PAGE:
Let's Give Them Something to Pork About: Although the northeast Valley may be somewhat barbecue-challenged (see this week's Cafe review), that doesn't mean barbecue lovers are stranded in the desert. Here are four places that smoke up some mean bones:
* Buck-A-Rue Bar-B-Que, 15840 North Cave Creek Road, Phoenix, 971-6107. A nondescript storefront in a nondescript strip mall, with some very descript barbecue. The guy behind the counter called the ribs "kick-ass," and he's right. Great barbecue sauce, too--more tart than sweet. If pork isn't for you, the smoked-turkey sandwich is the best in town.
* Hap's Real Pit Barbecue, 101 South 24th Street, Phonix, 267-0181. Hap's is just a trailer parked on the southeast corner of 24th Street and Jefferson, on a car-repair lot. But the food here doesn't need any work. Ribs are first-rate, touched up by a sweet-tart barbecue sauce that also has some bite. The pulled-pork sandwich is close to phenomenal. Excellent go-withs, too, particularly the beans.
* Honey Bear's BBQ, 5012 East Van Buren, Phoenix, 273-9148. Honey Bear's is a local barbecue landmark. Great Tennessee-style ribs, slathered with a thick, zippy, slightly sweet and citrusy sauce. The charred barbecued beef sandwich shares top billing. "Cowbro" beans, boosted with smoked sausage, and sweet potato pie are also noteworthy.
* Thee Pitt's "Again," 14620 North Cave Creek Road, Phoenix, 996-7488. High-quality ribs, deftly smoked and paired with a slightly sweet barbecue sauce, make gnawing easy. The pulled-pork sandwich and moist, sizzling barbecued chicken are winning alternatives.
Java Man: A few months ago, I gave Coffee Plantation a bit of a pounding. I'd stopped in at the branch by the Harkins Theatres complex on Shea Boulevard and gotten some execrable espresso and inferior coffee. I wondered whether company growth was interfering with the quality of the product.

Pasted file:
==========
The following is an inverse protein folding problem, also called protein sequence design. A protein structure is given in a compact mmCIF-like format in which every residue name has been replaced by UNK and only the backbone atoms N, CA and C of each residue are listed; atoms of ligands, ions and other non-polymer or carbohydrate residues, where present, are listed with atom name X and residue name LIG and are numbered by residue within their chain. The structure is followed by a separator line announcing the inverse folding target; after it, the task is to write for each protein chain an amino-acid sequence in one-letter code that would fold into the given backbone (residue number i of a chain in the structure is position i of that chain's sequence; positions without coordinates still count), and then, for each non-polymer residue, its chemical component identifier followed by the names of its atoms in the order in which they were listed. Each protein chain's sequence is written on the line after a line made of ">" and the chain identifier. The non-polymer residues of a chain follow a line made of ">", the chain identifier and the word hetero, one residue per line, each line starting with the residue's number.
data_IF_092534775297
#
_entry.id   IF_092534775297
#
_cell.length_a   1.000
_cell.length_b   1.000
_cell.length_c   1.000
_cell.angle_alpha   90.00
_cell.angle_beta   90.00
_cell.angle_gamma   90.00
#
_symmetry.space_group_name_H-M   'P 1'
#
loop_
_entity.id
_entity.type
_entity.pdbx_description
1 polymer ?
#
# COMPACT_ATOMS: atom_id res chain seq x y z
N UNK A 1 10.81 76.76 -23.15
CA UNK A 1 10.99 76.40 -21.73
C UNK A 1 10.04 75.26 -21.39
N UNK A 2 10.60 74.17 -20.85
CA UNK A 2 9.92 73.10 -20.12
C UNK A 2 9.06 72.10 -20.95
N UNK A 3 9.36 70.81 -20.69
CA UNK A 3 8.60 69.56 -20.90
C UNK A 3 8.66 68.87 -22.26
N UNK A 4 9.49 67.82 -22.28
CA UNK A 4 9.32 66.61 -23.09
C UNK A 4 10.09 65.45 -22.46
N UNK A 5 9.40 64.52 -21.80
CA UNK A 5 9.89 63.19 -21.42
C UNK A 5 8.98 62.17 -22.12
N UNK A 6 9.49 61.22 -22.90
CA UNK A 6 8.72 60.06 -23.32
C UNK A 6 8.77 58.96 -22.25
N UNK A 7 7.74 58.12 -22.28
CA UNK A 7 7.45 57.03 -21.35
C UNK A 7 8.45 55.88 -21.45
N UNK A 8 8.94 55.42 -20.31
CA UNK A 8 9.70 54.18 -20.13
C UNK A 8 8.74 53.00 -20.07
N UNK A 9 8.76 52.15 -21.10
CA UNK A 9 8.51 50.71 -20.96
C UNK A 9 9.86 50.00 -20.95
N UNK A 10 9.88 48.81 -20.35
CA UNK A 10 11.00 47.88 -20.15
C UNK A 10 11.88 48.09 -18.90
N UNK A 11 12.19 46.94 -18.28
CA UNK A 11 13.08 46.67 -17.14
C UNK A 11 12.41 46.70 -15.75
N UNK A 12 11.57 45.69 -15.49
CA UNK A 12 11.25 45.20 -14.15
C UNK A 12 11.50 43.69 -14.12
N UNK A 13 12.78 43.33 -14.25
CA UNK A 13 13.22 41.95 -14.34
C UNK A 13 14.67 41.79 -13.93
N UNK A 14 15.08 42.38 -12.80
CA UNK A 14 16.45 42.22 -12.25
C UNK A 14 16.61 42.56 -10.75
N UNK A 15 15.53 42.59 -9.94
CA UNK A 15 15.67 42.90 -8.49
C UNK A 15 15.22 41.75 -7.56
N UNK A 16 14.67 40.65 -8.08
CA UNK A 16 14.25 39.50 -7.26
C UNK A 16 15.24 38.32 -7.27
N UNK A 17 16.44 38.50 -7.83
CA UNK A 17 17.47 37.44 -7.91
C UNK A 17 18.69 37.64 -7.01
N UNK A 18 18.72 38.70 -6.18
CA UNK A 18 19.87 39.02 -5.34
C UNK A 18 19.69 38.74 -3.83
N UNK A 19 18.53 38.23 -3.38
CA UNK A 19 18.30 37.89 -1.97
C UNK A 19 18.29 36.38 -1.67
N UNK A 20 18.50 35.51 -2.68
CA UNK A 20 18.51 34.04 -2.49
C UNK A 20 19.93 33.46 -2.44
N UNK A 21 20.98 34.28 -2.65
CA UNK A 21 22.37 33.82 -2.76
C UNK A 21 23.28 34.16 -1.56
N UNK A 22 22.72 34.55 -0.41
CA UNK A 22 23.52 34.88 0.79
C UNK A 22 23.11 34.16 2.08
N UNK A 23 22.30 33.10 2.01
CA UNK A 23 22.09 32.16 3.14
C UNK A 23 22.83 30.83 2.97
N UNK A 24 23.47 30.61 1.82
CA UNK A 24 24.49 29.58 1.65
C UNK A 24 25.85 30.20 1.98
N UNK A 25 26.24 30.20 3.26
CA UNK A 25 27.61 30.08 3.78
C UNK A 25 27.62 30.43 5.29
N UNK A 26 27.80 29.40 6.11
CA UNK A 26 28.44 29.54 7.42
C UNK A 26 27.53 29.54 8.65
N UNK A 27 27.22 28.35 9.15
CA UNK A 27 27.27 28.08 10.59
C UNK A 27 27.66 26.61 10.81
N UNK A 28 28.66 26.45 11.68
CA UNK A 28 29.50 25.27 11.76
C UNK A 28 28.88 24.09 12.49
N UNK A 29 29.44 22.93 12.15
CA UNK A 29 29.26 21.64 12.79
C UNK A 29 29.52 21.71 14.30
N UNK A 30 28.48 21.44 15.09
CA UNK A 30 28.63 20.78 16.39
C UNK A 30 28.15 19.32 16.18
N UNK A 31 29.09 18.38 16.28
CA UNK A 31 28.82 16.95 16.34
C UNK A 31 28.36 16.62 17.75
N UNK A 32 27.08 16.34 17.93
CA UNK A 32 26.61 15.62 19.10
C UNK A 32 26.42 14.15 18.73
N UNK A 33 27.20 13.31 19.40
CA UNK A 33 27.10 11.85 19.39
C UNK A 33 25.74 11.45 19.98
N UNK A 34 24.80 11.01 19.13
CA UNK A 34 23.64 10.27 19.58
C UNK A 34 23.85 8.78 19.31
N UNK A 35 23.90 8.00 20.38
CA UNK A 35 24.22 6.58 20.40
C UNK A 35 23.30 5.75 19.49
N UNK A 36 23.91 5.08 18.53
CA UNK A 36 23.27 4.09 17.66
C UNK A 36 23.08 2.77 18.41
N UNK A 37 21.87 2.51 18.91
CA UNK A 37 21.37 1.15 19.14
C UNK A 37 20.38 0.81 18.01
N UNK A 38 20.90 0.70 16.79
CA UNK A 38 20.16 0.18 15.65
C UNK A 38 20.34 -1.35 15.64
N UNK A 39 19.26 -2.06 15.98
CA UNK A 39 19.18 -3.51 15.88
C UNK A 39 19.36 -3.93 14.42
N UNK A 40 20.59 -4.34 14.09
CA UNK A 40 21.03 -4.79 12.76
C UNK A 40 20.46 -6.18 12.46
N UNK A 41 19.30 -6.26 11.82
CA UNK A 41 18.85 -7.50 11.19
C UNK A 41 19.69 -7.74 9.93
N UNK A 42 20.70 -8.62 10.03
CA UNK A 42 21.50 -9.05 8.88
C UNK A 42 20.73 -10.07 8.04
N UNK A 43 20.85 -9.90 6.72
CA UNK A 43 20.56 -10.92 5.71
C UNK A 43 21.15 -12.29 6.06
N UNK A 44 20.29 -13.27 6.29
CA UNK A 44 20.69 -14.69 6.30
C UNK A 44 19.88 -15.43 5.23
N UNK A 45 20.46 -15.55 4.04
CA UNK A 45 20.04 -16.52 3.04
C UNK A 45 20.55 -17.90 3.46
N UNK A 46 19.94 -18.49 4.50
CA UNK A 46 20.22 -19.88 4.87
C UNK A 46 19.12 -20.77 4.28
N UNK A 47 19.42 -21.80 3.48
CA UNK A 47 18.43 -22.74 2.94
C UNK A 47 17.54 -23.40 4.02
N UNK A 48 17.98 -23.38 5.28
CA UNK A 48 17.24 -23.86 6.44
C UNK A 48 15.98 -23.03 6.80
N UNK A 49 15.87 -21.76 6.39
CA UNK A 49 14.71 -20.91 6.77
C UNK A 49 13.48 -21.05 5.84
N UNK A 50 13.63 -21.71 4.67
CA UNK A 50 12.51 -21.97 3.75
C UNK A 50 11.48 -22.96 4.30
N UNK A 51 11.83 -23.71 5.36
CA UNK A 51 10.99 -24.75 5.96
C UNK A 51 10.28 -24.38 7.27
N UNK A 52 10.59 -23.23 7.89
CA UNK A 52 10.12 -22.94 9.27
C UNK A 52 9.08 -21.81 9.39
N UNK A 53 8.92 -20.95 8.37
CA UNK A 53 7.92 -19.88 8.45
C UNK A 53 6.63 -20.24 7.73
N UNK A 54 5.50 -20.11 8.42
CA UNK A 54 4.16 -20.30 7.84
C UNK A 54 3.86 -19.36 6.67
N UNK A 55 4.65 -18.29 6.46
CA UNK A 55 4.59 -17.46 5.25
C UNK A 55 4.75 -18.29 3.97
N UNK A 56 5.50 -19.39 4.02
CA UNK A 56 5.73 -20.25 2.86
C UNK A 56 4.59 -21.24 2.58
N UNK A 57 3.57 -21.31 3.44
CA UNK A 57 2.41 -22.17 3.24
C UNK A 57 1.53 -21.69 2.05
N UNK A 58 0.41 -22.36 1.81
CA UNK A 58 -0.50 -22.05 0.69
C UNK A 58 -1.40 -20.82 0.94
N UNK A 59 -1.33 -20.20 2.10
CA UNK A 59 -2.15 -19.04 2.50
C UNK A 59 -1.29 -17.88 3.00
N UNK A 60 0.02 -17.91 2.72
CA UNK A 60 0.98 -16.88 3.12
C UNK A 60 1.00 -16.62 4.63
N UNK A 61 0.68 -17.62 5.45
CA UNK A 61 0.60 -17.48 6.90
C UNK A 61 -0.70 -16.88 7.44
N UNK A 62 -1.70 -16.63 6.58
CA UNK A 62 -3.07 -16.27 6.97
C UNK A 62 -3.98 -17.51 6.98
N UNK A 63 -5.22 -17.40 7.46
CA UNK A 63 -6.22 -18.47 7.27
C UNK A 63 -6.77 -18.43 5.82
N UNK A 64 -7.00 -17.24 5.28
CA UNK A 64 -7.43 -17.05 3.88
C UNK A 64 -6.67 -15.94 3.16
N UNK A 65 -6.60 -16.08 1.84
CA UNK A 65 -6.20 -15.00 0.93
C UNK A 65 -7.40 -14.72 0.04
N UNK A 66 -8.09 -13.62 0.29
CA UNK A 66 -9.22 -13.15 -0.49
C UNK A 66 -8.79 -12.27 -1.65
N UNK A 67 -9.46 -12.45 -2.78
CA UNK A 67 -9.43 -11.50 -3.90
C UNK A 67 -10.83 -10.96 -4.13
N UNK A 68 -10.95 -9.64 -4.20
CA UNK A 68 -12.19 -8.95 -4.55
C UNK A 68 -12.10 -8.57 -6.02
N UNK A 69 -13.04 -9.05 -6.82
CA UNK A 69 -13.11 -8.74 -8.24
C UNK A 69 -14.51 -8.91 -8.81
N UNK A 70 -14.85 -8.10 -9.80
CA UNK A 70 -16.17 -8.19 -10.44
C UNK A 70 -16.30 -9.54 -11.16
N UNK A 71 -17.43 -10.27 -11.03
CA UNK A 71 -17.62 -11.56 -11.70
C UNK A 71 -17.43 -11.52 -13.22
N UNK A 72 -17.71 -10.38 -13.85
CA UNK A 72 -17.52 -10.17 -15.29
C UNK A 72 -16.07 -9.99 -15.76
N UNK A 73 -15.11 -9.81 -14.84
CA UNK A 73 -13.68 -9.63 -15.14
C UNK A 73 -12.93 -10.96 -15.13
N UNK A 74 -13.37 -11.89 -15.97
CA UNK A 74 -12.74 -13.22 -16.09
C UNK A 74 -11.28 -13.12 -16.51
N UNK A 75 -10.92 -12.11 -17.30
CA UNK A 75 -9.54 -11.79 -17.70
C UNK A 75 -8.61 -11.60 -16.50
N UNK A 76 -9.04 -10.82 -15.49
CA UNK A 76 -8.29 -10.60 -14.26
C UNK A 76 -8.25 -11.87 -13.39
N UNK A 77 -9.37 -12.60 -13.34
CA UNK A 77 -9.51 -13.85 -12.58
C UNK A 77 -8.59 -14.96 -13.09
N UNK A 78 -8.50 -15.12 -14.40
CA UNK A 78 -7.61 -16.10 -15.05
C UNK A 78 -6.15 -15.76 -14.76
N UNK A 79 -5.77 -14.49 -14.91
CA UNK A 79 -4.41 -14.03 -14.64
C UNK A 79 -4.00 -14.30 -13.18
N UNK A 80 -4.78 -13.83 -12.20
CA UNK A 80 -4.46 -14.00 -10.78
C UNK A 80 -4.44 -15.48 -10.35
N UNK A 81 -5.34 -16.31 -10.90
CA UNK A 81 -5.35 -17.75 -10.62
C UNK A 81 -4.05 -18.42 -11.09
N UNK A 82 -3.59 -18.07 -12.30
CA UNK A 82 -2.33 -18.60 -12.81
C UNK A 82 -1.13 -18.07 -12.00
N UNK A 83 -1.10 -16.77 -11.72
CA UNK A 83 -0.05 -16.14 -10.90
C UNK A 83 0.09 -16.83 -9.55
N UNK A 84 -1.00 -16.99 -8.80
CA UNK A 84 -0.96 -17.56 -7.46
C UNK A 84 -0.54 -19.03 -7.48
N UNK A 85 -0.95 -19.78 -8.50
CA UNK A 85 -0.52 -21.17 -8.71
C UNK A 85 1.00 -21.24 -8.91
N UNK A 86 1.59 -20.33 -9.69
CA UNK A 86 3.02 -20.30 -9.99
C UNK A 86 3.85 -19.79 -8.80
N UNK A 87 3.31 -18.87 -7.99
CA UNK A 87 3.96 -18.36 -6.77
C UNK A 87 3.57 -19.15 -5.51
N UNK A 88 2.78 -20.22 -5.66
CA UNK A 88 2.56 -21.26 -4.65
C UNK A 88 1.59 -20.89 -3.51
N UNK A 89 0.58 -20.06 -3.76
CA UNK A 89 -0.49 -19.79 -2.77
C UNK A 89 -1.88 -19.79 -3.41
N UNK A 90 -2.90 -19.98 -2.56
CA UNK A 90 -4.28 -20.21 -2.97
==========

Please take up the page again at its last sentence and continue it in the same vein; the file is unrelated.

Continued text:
I quickly heard from both corporate and local management. They each promised to restore order and asked for a revisit.
So I recently went back and discovered, to my pleasure, that somebody had gotten the message. Here was the quality I expected the first time--a well-prepared espresso and a strong, fresh-brewed cup of joe. (And one bonus, too: a polite, efficient staff.)
Thomas Jefferson once wrote that eternal vigilance is the price of liberty. In the Valley's competitive coffee-house market, eternal vigilance is the price of staying in business.
Restaurant Update: For years I've been stumping for someone to open an Indonesian restaurant. It looks like I may finally get my wish. I hear that a rijsttafel parlor plans to set up shop in Tempe. In restaurants, you can't have too much ethnic diversity.
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Health Fest: If you're into organic food and vegetarian fare, check out Foodstock '96. It's billed as a "festival of healthy living and vegetarian foods," and it runs from 10 a.m. to 4 p.m. on Sunday, October 27, at Heritage Square in downtown Phoenix.
Several of the Valley's top chefs, including RoxSand, Razz Kamnitzer and Chris Bianco, will be offering a cooking demonstration from 11 a.m. to 1 p.m. The event is free, too. For more info, call 241-9778.
Suggestions? Write me at New Times, P.O. Box 2510, Phoenix,